Los Angeles Theater Review: A FAMILY THING (Echo Theatre Company

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by Tom Chaits on February 18, 2013

in Theater-Los Angeles

BRAWL IN THE FAMILY

It’s a funny thing about families. We didn’t choose them, but they form the most important relationships in our lives. It’s the luck of the draw and some of us get dealt the aces and some the deuces. In A Family Thing, Gary Lennon’s brutal black comedy of familial misfortune, the deck was definitely stacked against the Burns boys from the start. All manner of depravity – drugs, alcohol, physical abuse, mental abuse, suicide, abandonment – was hoisted upon them from an early age. While the three estranged brothers may have survived their childhood on the mean streets of NY, they have not risen from the ashes unscathed. They are doing the best they can but alas, through no fault of their own, their best is not always good enough.

Tom Chaits' Stage and Cinema review of A FAMILY THING at Stage 52, Los Angeles

As the show opens we meet Sean Burns (Sean Wing) as he is about to plummet to his death. He’s talked down by Joe Wheeler (Darryl Stephens) a “life coach” who just happens upon the scene. The youngest of the siblings and a successful writer of ironically family friendly fare, Sean has chosen a preemptive strike on his own life before his brother Jim (Johnny Messner), who was just released from prison, can hunt him down and carry out the deed himself in retribution for Sean’s gayness. Oldest bro Frank (Saverio Guerra), who has a wife (Andrea Grano), a son, a drug addiction and a proclivity for prostitutes (Maria Cina), is on Jim’s hit list as well for ratting him out to the cops, which resulted in a five year incarceration.

Tom Chaits' Stage and Cinema review of A FAMILY THING at Stage 52, Los Angeles

Nowadays, it’s all the rage to present plays straight through in under 90 minutes without an intermission. Basically they are nothing more than extended one acts that insure you don’t stress the ever-shortening attention spans of your audience. For some shows, 90 minutes is about 89 minutes too long but for others 90 minutes feels rushed.

The latter is definitely the case here. Mr. Lennon may have some theater under his belt (The Interlopers), but he is also an accomplished television writer who is well aware of the constraints of telling your tale in “cut to the chase” TV time (he has worked on gritty and hard hitting shows like The Shield and Justified). Exposition and back story – which is really piled on here – flies so fast and furious in the opening minutes of the show that it has an almost numbing effect. In addition, relationships are forged and cemented in mere moments:  Sean and Joe are practically married by the first scene change; and Jim hooks up with his case worker Louise (Elizabeth Regen) at a not-for-profit convict help center during their initial encounter and are soon inseparable. In the end, it may be for the greater good but it is all a bit too neat and tidy. It would have been more effective, not to mention satisfying, to allow the family history and the romances to unfold at a more leisurely pace.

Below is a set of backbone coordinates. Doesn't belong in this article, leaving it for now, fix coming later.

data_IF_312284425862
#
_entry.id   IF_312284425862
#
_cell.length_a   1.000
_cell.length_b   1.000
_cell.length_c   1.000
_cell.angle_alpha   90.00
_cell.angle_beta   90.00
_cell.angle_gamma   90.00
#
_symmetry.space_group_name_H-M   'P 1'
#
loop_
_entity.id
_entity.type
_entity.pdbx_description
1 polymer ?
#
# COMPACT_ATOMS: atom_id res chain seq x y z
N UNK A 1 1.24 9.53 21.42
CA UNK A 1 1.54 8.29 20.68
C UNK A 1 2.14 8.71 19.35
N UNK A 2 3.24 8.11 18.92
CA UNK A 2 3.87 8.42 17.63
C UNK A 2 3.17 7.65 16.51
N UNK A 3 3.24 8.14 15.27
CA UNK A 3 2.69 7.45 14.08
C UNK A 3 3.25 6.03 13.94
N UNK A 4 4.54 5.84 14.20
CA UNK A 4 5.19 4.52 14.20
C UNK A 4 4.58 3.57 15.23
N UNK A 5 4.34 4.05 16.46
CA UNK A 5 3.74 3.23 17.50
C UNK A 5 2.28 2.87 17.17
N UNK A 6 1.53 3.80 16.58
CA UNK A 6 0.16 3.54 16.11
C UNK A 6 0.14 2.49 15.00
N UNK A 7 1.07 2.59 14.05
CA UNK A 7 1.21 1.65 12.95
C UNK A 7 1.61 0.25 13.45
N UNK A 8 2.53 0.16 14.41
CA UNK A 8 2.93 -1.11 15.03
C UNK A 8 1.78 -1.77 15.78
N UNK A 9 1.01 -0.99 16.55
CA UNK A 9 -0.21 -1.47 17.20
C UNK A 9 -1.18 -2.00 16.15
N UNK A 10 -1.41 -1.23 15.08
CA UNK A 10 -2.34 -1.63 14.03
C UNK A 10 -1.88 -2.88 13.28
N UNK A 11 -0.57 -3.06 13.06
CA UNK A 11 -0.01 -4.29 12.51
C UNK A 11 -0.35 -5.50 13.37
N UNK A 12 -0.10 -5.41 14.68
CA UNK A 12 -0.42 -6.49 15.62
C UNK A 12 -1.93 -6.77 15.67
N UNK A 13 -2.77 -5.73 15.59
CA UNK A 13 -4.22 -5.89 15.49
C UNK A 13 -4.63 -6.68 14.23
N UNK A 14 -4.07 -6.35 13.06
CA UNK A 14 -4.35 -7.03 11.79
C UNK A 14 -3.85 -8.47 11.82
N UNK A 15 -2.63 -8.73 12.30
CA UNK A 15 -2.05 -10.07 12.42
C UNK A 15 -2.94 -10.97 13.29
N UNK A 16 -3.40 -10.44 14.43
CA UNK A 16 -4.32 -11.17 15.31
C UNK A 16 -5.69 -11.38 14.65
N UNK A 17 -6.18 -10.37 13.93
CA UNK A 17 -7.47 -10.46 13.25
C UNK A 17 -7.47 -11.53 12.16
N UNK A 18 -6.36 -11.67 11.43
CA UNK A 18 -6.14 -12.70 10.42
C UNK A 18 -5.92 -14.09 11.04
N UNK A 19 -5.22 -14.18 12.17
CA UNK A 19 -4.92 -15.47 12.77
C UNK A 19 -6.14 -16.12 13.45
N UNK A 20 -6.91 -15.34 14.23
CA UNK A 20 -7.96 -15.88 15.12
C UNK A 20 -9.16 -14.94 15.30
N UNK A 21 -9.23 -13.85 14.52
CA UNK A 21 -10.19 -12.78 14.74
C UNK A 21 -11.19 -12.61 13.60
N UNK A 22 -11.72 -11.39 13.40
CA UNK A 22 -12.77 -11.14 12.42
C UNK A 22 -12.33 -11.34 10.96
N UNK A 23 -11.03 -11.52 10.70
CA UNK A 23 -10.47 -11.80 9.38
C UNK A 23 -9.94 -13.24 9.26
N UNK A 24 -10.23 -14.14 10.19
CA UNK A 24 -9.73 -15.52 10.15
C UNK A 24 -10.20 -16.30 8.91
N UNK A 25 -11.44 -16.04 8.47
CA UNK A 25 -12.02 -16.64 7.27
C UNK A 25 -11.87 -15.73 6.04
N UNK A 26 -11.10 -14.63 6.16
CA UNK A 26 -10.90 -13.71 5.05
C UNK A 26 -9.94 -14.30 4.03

Tom Chaits' Stage and Cinema review of A FAMILY THING at Stage 52, Los Angeles

That being said, once Lennon crosses over the “set-up” finish line and all the pieces are in play, he eases off the throttle a bit and allows his rogue’s gallery to fully come to life. They are a colorful group with checkered pasts, and at times so troubled that you feel grateful for your comparatively less horrifying existence. His blatantly honest in-your-face dialogue skillfully teeters on the edge and manages to be both disturbing and hilarious, often at the same time.

Tom Chaits' Stage and Cinema review of A FAMILY THING at Stage 52, Los Angeles

The cast soars under the direction of Chris Fields. It is a result of their finely tuned performances that you are willing to forgive the script its minor trespasses. It would be impossible to single any one actor out. They are a true ensemble that rises to the top together. It is a testament to the cast’s talents that we can feel their character’s pain and longing so fully. Their commitment to uncovering each person’s inherent humanity allows the audience to empathize and sympathize with these lost souls in a compassionate and accepting way. The bottom line is that they are all looking for love and they deserve it even if they are broken or less than savory.

Tom Chaits' Stage and Cinema review of A FAMILY THING at Stage 52, Los Angeles

Stephen Gifford’s set is straightforward and simple: To one side is a table and chairs which serve in several configurations as different places (an office, a kitchen, a waiting room, a church) and on the other side is a bedroom setting which also does multiple duty(at one point or another just about every character gets under the covers). Lighting by Matt Richter, costumes by Kathryn Poppen, and sound by Drew Dalzell round out the technical elements in fine style.

Tom Chaits' Stage and Cinema review of A FAMILY THING at Stage 52, Los Angeles

A Family Thing is an engrossing look into the underbelly of a truly dysfunctional family and the meaning of love. It’s a trip to the dark side that will give you pause and good reason to appreciate just how screwed up your life is not.

Tom Chaits' Stage and Cinema review of A FAMILY THING at Stage 52, Los Angeles

 

photos by Danielle Larson

A Family Thing
Echo Theater Company at Stage 52
scheduled to end on March 17, 2013
for tickets, call (877) 369-9112
or visit http://www.EchoTheaterCompany.com

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